4. Any increase in existing target fixed rate CACs will have a downward influence on the existing value of development sites so increases in a fixed rate will negatively affect existing land value.
Point 3, saying that the city can keep the rate low enough to avoid impacting development, seems overly optimistic, especially given that sales prices and construction costs are a constantly shifting target. The MacPhail Report:
Fees on development can reduce the amount of developable land
The selling price of new housing is determined by the ability and willingness of buyers to pay at a given point in time, limiting the ability of developers to immediately raise selling prices. As a result of this effective “ceiling” on prices at a given point in time, the additional costs imposed by fees and charges must replace other items in developments’ cost structures. Developers don’t determine construction or material costs, and they cannot reduce profits below that required to obtain project financing, leaving the initial purchase price of land to absorb the cost of development fees.
When developers offer less for land, more properties remain in their current use, and do not get turned into additional homes, exacerbating supply shortages and their resulting pressures on prices citywide. While new development or redevelopment should be expected to pay its share of infrastructure or amenity costs incurred by cities, setting fees too high means unnecessarily raising the price of both new and existing housing across the city.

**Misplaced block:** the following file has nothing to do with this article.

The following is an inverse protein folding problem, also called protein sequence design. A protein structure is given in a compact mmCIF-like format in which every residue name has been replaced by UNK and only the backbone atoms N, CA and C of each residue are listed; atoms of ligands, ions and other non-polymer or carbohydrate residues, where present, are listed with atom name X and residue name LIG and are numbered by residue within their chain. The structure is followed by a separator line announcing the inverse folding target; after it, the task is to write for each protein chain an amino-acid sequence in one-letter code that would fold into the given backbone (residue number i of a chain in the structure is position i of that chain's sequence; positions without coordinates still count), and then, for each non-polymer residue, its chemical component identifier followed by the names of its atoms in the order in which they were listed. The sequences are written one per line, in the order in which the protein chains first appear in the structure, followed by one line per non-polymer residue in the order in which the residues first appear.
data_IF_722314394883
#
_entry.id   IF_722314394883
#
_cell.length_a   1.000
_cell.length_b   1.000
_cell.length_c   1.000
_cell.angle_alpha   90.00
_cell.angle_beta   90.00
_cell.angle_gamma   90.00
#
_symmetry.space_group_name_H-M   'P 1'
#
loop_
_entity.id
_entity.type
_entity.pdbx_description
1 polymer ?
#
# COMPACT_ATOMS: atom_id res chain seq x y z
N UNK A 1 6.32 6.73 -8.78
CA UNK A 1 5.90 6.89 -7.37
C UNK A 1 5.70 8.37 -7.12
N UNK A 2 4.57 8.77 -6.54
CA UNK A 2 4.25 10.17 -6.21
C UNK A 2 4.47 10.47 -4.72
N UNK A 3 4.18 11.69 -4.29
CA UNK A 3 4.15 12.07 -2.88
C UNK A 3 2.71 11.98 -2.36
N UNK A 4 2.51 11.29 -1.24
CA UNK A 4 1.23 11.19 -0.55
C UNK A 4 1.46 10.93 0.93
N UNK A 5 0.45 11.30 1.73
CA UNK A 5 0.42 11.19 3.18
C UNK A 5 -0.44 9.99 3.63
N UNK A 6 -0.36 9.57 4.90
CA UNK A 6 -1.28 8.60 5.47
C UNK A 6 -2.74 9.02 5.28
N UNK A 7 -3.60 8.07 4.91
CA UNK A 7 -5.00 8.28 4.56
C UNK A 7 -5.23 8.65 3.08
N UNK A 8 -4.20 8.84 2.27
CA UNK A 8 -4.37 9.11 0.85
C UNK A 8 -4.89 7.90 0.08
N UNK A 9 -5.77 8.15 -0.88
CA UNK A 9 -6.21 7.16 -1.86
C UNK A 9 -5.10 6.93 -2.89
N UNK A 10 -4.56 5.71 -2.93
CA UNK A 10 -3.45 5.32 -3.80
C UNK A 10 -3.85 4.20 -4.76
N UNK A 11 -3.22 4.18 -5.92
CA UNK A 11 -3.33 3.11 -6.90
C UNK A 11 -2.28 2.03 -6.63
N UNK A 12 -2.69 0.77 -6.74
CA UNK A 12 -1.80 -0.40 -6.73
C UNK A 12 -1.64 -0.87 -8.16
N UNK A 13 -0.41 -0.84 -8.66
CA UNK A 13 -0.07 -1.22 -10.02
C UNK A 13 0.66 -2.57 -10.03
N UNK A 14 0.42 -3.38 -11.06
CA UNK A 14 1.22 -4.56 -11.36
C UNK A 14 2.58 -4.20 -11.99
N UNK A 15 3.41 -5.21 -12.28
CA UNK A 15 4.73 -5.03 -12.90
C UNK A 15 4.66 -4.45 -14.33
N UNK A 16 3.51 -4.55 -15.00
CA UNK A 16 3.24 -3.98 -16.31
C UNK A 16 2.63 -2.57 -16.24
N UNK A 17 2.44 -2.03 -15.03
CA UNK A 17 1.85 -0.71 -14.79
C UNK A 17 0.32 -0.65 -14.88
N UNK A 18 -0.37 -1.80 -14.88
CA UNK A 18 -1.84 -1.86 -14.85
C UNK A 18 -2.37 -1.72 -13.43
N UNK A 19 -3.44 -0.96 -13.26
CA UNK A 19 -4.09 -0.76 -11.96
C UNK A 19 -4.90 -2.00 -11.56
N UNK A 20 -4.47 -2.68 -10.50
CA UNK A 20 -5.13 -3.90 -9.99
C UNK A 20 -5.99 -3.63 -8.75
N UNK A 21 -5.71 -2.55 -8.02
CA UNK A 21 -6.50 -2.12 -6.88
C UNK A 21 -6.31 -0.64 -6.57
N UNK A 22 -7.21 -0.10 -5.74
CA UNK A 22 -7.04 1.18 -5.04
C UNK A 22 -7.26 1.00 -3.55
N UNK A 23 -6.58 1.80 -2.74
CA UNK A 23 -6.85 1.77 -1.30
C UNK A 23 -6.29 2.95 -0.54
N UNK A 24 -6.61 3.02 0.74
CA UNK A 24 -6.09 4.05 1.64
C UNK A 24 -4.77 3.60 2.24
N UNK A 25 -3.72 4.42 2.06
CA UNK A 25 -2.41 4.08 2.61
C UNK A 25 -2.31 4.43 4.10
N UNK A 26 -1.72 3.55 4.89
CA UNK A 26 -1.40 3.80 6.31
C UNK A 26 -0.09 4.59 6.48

How fixed CAC fees are set
There's a number of areas, shown above, where the city is already using fixed CAC fees. Council just unanimously approved a staff report making changes to those fees. Reading through the report, the goal appears to be maximizing city revenue.
The calibration process involves looking at specific neighbourhoods, working out the business case for sample redevelopments in those neighbourhoods, and calculating how much revenue the city can take as CACs. This seems like a rather slow and inflexible process: it normally happens every four years.